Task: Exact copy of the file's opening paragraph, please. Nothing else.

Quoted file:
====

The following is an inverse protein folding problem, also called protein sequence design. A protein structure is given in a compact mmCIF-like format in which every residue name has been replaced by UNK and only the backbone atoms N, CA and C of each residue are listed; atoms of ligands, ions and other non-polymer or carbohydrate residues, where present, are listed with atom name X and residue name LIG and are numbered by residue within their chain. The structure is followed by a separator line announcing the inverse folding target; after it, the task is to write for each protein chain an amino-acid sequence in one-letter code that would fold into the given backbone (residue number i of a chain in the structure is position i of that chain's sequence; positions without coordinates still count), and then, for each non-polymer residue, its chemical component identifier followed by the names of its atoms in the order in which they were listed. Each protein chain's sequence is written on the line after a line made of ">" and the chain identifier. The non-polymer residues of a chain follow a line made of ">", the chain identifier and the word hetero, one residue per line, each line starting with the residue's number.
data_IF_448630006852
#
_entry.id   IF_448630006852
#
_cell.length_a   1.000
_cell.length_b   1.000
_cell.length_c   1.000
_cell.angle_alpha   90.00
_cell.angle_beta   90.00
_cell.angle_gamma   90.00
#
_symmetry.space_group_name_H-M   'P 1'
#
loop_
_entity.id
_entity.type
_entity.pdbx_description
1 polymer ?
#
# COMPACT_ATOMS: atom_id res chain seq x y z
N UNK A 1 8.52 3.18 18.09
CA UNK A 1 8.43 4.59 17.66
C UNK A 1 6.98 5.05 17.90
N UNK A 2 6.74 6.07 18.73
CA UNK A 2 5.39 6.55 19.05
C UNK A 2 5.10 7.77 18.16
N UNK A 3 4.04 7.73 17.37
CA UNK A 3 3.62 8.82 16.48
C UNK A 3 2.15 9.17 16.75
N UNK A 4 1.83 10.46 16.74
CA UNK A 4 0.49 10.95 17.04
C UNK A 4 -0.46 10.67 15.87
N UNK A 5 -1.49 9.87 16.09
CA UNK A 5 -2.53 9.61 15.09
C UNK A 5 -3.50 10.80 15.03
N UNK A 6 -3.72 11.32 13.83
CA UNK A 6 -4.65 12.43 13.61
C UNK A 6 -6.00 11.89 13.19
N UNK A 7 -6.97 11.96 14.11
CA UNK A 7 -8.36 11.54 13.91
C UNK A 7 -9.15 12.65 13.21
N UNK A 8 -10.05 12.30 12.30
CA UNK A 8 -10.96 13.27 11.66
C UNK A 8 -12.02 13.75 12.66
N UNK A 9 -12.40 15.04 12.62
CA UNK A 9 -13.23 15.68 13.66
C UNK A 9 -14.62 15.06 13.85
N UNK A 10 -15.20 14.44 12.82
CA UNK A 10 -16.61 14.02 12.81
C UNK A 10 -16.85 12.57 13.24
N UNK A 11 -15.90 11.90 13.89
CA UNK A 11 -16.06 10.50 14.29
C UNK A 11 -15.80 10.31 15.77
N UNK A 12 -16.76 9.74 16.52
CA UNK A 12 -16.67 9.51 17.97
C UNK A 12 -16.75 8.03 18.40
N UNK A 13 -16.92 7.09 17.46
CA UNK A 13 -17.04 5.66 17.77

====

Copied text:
The following is an inverse protein folding problem, also called protein sequence design. A protein structure is given in a compact mmCIF-like format in which every residue name has been replaced by UNK and only the backbone atoms N, CA and C of each residue are listed; atoms of ligands, ions and other non-polymer or carbohydrate residues, where present, are listed with atom name X and residue name LIG and are numbered by residue within their chain. The structure is followed by a separator line announcing the inverse folding target; after it, the task is to write for each protein chain an amino-acid sequence in one-letter code that would fold into the given backbone (residue number i of a chain in the structure is position i of that chain's sequence; positions without coordinates still count), and then, for each non-polymer residue, its chemical component identifier followed by the names of its atoms in the order in which they were listed. Each protein chain's sequence is written on the line after a line made of ">" and the chain identifier. The non-polymer residues of a chain follow a line made of ">", the chain identifier and the word hetero, one residue per line, each line starting with the residue's number.